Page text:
Understanding your physiological peak
In the world of amateur cycling, it can be hard to narrow your focus on just one or two races per year. We pay a large sum of money for our race licences, some of us ride expensive bikes and we put in a significant time commitment to our training. It is only natural that we should want to race and win at every possible opportunity as a reward for all the valuable time and effort spent on the sport. In this blog post, I am going to discuss why it is beneficial for an athlete to narrow their focus towards one or two races per year, while also getting satisfaction and fulfillment from the sport.
When a coach talks to you about hitting your peak, what do they mean? Your peak is when you are at an optimal fitness level relative to physical fatigue. Basically as fit and as fresh as you can be. Why is this only possible to achieve one or two times in a season? Unfortunately, when it comes to the physical prowess of the animal kingdom, human beings are far from impressive. We’re not very fast, we can’t jump very high and we take a long time to recover from our efforts. It is sobering when we realise that a household cat is faster than the world’s fastest man, Usain Bolt. It takes time and a well thought out training plan for a human to achieve the best of themselves physically. An already fit athlete needs a minimum of 3-4 solid months of structured training to line up before a race at their peak fitness.
What does this mean for the amateur cyclist looking to step on the podium this season? It is important to note that although a physical peak is only possible a couple of times per season, it is the opinion of this coach that a cyclist should race as much as possible as part of their training program. There is no training quite like racing. Cyclists push themselves harder in racing than they ever do in training whilst also learning valuable bunch skills and tactical knowledge. Furthermore, just because the race may not be a seasonal target, and you are therefore not at your physical peak, there is no reason why you can’t perform well at this race and possibly even podium. As discussed in previous blog posts, tactics and skills can get you a long way on race day. The main reason I would recommend racing as much as possible is that it is fun, and why a lot of us ride.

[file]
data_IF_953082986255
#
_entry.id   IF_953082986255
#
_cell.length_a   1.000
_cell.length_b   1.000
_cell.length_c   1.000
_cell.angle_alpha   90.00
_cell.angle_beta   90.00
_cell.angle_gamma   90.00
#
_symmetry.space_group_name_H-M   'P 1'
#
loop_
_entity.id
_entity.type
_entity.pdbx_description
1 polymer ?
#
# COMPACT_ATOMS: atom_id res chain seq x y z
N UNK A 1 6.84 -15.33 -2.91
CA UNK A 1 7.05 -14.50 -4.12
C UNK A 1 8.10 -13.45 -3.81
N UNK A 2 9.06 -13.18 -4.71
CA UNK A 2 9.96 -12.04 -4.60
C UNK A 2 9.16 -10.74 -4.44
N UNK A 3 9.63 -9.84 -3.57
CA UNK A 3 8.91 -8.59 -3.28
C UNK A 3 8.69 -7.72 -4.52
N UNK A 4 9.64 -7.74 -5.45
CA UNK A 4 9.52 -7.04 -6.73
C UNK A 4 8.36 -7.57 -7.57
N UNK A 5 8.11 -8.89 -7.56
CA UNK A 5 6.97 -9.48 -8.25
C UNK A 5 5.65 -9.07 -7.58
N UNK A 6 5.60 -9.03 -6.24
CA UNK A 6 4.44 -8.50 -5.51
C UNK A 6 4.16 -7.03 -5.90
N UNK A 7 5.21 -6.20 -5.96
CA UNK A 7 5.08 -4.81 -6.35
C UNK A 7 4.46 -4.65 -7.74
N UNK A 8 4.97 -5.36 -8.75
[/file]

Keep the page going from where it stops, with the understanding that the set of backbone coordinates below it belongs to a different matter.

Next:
So, you’ve picked two target races in the season; how do you tackle all the smaller races in between now and your goal? The important thing to remember with these smaller races is that they form part of a larger training block in the lead up to your target race. As such, expectations should be managed. This is not to say that you shouldn’t try and win! A non-target race can form the platform for honing in skills or trying new things in the knowledge that if they don’t succeed - it matters little as this wasn’t your target. Not a big breakaway rider? Get in the break. Uncomfortable in a bunch sprint? Time to get the elbows out and have a crack. Who knows - you may just find a new strength or improve a weakness in the meantime.
It is ok to want to win everything, and so you should. In writing a good program, your coach should explain to you the structure of a successful season and allow for open athlete-coach communication about goal setting. Remember, the cyclist who races towards a target outlasts a cyclist who targets every race.